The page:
We are old and grey enough to remember when IBM with ROLM were a major force in the PBX market but after stellar success they faded and were overtaken by the competition. It seems IBM are dipping a toe back in the PBX market by pairing up with Digium and offering a version of the popular Opensource Asterisk PBX system as an add on to their Smart Cube office in a box package.
Customers purchase the Asterisk application from IBM’s Smart Market, and then go to IBM for support. Digium support staff is on call to IBM for tier 2 support, but customers will dealy directly with IBM. The PBX software is sold in two sizes, 20 and 40 concurrent calls.
Smart Cube is sold as a hardware platform with a base set of applications on it and a second set of applications available for customers to buy via Smart Market to address their specific business needs. The Asterisk software can be configured and managed via IBM’s Smart Desk management dashboard, which gives a common look to management of all the Smart Market applications.
Lets see how successful this is and maybe IBM will produce their own flavour of Asterisk in the future.
In a previous post we discussed about Fax support not being dead on IP systems and we see that Asterisk has now added improved fax working to it’s portolio of solutions with the addition of Fax for Asterisk software.
Users can download software from Digium’s online store. It is free for installations requiring only one fax session at a time, while multiple session licence is available for extra cost per simultaneous channel. The software allows faxing to and from the PSTN and IP telephony networks.
If the Asterisk IP PBX in question uses analogue PSTN line cards, the software sends faxes through those. It supports V.17, V.27 and V.29 fax modems, and operates at speeds of up to 14.4 Kbps. If the IP PBX installation uses an IP telephony service, the software will then use the T.38 protocol (if the provider supports it). Users send and receive faxes in the form of TIFF image files.
Fax is one of those technologies that will not go away so IP PBX vendors are being pushed by market forces to produce a solution and it is good to see Digium respond.
In the past we mentioned that Fonality caused a few waves in the Opensource Community by developing their own version of FreePBX to work more closely with their Trixbox product, it seems that FreePBX has now entered the hands of bandwidth.com by hiring the project’s main developer as its Open Source Community Developer and is said to be committing significant resources and effort to expand the scope of the project.
An informal announcement of bandwidth.com’s commitment to FreePBX came through the main developer Philippe Lindheimer’s blog at www.freepbx.org on 14th November in a post called “A Bright Future for FreePBX.” Lindheimer said he had “joined forces” with bandwidth.com as its Open Source Community Director and indicated both he and bandwidth.com would work to expand the scope of FreePBX and to assure it remains “open and strong.”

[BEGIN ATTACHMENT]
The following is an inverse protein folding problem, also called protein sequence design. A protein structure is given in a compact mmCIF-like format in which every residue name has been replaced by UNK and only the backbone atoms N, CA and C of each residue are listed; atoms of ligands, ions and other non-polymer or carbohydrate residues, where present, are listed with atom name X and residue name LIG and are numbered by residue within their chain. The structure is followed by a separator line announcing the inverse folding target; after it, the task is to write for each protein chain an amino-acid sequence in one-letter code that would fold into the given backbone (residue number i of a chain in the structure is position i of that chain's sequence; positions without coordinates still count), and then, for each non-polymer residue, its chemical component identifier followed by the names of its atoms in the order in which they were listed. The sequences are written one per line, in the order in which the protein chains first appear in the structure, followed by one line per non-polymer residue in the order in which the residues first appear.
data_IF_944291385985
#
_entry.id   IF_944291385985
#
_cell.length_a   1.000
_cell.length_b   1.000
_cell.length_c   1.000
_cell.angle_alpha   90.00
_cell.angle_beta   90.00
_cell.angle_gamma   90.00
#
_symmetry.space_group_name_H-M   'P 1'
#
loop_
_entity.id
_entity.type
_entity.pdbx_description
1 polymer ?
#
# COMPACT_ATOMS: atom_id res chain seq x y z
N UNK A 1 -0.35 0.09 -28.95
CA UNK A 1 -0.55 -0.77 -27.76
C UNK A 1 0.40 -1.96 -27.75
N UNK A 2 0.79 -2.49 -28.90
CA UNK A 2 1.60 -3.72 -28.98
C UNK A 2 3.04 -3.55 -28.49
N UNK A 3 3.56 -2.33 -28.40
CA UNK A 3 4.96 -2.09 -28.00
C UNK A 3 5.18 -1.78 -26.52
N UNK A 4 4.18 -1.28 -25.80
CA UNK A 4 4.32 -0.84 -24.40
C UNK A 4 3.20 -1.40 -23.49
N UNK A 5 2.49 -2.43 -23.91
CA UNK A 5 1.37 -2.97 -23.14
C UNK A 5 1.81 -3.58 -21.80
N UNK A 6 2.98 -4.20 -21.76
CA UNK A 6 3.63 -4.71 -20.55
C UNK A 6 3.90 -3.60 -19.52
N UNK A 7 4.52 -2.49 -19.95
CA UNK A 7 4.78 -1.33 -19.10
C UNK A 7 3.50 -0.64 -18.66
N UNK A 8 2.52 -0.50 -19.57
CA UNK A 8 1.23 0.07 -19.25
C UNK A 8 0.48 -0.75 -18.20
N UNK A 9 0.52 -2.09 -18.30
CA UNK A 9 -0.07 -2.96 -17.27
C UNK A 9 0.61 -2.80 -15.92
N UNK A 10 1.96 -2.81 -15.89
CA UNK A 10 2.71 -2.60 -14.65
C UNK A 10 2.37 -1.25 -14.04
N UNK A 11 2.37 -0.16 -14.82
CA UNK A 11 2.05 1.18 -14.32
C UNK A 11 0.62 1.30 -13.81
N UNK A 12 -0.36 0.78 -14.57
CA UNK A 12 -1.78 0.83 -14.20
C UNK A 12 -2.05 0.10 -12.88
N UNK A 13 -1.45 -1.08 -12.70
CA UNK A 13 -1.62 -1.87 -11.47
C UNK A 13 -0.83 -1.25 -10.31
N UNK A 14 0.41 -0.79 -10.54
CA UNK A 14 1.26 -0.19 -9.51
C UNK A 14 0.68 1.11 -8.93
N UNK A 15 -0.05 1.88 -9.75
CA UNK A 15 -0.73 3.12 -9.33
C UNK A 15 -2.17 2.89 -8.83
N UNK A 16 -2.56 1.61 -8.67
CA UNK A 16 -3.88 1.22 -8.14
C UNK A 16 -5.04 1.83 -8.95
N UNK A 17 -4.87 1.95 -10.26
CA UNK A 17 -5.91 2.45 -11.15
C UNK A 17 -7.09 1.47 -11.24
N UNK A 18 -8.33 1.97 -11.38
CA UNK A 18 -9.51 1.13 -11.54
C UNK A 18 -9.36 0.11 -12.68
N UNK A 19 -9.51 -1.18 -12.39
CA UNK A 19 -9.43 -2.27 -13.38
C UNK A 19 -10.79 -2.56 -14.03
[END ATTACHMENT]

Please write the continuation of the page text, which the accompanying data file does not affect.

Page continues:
Lindheimer cited bandwidth.com’s efforts in purchasing the FreePBX trademark and its efforts with FreeSwitch as areas where the company has been helpful to the open source community. Since bandwidth.com sells VoIP and data services not software then there appears to be no conflict of interest.
This is the latest coup for FreePBX; the web based GUI provides preprogrammed functionality and ease of use on top of Asterisk, including features such as follow me, ring groups with calls confirmation, music on hold, conferencing, and paging and intercom functionality for many SIP phones. Digium incorporated FreePBX into its compilation of the AsteriskNow 1.5 turnkey release in October.
See the blog entry here.
Skype have been trying to push hard to penetrate the business market and especially the medium to large enterprise type market, we see that Digium and Skype now plan to work together to Skype enable Asterisk.
The Skype for Asterisk connector will enable a presence on the Skype network while getting all the functionality of a PBX. A general Skype login name could be routed into an Asterisk system for call processing and delivery to the next available person in a queue, a single Skype ID could be used for sales, technical support or other types of customer service queues. So in essence a Skype connection will be treated in the same way as a regular trunk or CO line.
While the two companies have had various discussions over the years on how they could work together, a serious effort came to a head at a June meeting at Digium’s Headquarters in Huntsville USA, since then Digium’s software engineers have worked to produce the solution, making it more robust and suitable for a formal beta, but as yet there is no firm date for release. The software is slated to run with all versions of Asterisk including trixbox.
We will watch this one with interest to see if it elevates Skype to be a serious tool for many businesses.